by Jim Rickards, Daily Reckoning:
Many investors are familiar with the fact that President Franklin Roosevelt closed all of the banks in America and confiscated all of the privately-owned gold by executive order in the early days of his administration, which began in 1933.
Presidents since then have seized assets from countries such as Iran, Syria, North Korea and Cuba and imposed sanctions on Russia and many other countries by executive order.
Yet, relatively few are familiar with the statutory authority for these orders.
The president does not need an act of Congress to support such extreme actions. The laws have already been passed and the president has standing authority to act like a dictator with regard to financial assets.
The first such statue was the Trading With the Enemy Act of 1917, TWE. This was used to seize German assets in the U.S. during the First World War. It’s how the U.S. took control of Bayer Aspirin from the German firm Bayer AG.
TWE was the authority FDR used to close the banks and seize the gold. It’s not clear whom FDR considered the “enemy” when he used TWE; probably private gold hoarders. But, in 1977, the Congress enacted an even more extreme version of TWE called the International Emergency Economic Powers Act of 1977, or IEEPA.
This is the equivalent of a nuclear weapon when it comes to financial warfare.
IEEPA allows the president to seize or freeze any asset or block any transaction if the president deems it to be necessary in the case of a national emergency.
The problem is that “national emergency” can be defined broadly to include trade imbalances, lost jobs or any other economic adversity. President Trump may now use IEEPA to block a variety of Chinese deals in the U.S. in retaliation for Chinese theft of U.S. intellectual property.
With the U.S. using its nuclear option in financial warfare, investors should hope that the Chinese don’t respond in kind.
President Trump may not appreciate the extent to which China will go to protect its interests. Trade negotiations are not the art of the deal, as far as China is concerned. Their goal is national survival.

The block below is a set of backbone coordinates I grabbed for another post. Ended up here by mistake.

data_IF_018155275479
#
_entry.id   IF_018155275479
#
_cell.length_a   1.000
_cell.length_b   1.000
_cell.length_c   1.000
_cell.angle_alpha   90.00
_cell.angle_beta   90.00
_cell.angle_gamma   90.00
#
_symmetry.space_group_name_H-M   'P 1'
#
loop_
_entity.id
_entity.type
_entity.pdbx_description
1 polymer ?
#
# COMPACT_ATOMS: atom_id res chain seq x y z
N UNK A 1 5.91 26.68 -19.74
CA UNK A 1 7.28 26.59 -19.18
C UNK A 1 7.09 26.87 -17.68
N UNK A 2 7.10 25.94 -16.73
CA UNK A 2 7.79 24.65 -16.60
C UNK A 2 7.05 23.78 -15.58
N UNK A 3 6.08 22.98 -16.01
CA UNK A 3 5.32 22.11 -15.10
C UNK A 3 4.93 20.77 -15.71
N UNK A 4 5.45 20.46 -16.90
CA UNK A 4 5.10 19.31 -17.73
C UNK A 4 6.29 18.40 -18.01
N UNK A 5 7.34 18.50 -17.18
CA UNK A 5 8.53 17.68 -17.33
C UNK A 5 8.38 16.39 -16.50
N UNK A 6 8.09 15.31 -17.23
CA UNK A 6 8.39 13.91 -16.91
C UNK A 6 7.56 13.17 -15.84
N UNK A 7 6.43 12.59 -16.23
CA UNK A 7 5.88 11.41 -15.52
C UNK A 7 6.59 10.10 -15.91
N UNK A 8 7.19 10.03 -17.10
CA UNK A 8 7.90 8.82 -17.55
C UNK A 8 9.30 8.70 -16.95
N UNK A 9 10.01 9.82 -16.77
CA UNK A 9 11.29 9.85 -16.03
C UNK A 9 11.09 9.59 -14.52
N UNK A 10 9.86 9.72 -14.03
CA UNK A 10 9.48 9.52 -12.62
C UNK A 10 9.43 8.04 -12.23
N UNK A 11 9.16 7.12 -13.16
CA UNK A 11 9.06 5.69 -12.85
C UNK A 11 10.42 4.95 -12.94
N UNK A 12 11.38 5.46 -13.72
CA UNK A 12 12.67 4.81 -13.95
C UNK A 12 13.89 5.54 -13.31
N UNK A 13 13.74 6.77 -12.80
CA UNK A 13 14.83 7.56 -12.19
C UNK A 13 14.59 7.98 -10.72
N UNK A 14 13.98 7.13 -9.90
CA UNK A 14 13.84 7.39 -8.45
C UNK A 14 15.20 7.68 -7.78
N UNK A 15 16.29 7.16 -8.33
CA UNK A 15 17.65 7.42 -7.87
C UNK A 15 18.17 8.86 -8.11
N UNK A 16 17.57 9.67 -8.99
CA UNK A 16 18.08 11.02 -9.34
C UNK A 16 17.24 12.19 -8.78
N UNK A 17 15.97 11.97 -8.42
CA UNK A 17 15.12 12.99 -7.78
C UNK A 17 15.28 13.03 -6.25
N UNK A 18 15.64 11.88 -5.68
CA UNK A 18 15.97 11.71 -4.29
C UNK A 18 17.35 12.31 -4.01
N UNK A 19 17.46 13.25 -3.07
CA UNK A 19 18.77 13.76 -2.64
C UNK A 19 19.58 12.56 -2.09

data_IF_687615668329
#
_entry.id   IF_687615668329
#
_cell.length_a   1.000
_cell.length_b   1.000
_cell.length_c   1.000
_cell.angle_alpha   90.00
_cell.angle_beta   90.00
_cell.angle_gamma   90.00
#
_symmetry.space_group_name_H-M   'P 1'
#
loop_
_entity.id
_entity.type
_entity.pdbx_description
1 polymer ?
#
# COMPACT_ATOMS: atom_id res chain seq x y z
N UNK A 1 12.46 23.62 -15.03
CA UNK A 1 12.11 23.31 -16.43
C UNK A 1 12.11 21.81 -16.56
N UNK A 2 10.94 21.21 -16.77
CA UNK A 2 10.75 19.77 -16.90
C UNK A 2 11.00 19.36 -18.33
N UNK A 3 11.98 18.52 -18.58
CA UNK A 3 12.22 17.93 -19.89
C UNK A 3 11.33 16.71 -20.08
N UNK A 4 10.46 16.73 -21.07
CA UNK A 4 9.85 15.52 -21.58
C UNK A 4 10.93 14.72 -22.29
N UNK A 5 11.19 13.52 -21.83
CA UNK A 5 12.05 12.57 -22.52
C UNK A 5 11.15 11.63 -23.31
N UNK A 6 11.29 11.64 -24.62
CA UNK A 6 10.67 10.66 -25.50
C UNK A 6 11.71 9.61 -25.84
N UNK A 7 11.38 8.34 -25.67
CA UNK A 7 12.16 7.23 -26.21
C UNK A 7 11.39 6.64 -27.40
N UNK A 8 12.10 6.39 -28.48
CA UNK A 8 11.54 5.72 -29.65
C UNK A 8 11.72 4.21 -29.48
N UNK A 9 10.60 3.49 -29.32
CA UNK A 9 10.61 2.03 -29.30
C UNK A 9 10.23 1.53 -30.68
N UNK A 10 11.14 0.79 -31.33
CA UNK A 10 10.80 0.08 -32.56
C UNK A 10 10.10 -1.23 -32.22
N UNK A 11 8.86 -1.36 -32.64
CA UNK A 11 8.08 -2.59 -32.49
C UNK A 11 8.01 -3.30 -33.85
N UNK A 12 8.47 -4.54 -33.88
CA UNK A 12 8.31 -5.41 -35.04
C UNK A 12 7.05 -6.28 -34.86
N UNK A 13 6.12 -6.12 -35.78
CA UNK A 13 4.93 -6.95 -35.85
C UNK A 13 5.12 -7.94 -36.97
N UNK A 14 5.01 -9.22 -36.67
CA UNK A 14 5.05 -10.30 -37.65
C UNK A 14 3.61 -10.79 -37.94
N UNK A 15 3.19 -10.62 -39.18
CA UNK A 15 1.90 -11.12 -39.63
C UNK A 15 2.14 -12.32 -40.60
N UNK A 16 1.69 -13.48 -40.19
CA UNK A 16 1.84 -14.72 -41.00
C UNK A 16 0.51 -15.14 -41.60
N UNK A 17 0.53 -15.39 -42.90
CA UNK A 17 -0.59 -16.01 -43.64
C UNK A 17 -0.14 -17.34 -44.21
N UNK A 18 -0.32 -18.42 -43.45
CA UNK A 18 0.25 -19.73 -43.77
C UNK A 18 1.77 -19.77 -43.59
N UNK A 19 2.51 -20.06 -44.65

China’s economy is not just about providing jobs, goods and services that people want and need.
It is about regime survival for a Chinese Communist Party that faces an existential crisis if it fails to deliver. The overriding imperative of the Chinese leadership is to avoid societal unrest.
But China is less stable and less powerful than it appears on the surface. Its apparent stability is more of a mask concealing internal divisions.
And it is afraid that its hold on power is weaker than many in the West suspect.
Remember Tiananmen Square?
Rather than showing the power and unity of the Chinese government, Beijing took a different lesson from Tiananmen Square.
As my colleague Kevin Massengill has pointed out, it revealed China’s political fragility.
We all know about the massacre. But what is not widely known is that several army officers refused orders to crush protests throughout China.
Seven retired generals, including a former defense minister, signed a letter opposing the use of force against the people of Beijing:
“Due to the exigent circumstances, we as old soldiers, make the following request: Since the People’s Army belongs to the people, it cannot stand against the people, much less kill the people, and must not be permitted to fire on the people and cause bloodshed; to prevent the situation from escalating, the Army must not enter the city.”
“I’d rather be beheaded than be a criminal in the eyes of history,” said one general commanding forces in the Beijing military district.
They were not the only one who felt that way. As Kevin has noted, armored divisions of 10,000 soldiers allowed themselves to be stopped for days by crowds of students and ordinary citizens who brought them food and water while explaining why their cause was just.
An estimated 3,500 PLA officers disobeyed orders to crush protests. Many Chinese army officers were reportedly executed. Others were demoted, or faced court martial and imprisonment.